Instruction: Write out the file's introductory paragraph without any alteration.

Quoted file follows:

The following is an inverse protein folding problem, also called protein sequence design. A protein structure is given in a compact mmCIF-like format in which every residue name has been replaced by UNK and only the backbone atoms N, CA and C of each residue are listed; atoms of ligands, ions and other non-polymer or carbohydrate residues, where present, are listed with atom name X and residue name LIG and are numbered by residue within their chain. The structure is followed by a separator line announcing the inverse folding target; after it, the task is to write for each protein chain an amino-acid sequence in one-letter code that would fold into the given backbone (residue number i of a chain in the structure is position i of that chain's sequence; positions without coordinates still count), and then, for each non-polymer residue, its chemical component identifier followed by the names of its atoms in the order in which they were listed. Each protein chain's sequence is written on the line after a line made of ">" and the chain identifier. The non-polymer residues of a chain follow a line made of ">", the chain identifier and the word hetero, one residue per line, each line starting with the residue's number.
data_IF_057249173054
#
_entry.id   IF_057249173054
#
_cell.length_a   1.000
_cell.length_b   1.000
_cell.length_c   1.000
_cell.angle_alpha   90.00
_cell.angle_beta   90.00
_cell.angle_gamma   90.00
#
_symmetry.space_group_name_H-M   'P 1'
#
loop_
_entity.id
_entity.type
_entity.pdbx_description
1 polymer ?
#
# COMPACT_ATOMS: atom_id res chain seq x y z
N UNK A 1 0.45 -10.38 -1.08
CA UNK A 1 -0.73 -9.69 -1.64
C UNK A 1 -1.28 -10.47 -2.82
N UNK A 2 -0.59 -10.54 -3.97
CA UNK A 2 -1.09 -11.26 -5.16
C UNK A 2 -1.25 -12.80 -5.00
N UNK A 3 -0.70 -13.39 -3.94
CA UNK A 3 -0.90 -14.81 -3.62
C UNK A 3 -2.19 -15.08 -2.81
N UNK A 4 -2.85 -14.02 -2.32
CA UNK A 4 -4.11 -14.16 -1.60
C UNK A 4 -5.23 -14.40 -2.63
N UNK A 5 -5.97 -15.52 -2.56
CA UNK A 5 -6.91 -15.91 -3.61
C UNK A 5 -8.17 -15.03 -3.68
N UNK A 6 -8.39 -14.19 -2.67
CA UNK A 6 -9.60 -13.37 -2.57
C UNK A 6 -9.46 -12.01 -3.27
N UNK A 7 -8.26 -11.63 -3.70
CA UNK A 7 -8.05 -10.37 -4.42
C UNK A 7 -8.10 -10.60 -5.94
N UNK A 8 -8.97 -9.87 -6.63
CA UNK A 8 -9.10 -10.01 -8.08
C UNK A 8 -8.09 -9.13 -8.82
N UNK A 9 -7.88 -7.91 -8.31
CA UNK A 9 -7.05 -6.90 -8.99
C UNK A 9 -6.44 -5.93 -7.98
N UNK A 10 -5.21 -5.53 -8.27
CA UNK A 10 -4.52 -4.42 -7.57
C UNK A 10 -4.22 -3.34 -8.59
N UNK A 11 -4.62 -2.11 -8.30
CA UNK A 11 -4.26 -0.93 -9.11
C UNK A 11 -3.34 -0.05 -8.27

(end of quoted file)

The following is an inverse protein folding problem, also called protein sequence design. A protein structure is given in a compact mmCIF-like format in which every residue name has been replaced by UNK and only the backbone atoms N, CA and C of each residue are listed; atoms of ligands, ions and other non-polymer or carbohydrate residues, where present, are listed with atom name X and residue name LIG and are numbered by residue within their chain. The structure is followed by a separator line announcing the inverse folding target; after it, the task is to write for each protein chain an amino-acid sequence in one-letter code that would fold into the given backbone (residue number i of a chain in the structure is position i of that chain's sequence; positions without coordinates still count), and then, for each non-polymer residue, its chemical component identifier followed by the names of its atoms in the order in which they were listed. Each protein chain's sequence is written on the line after a line made of ">" and the chain identifier. The non-polymer residues of a chain follow a line made of ">", the chain identifier and the word hetero, one residue per line, each line starting with the residue's number.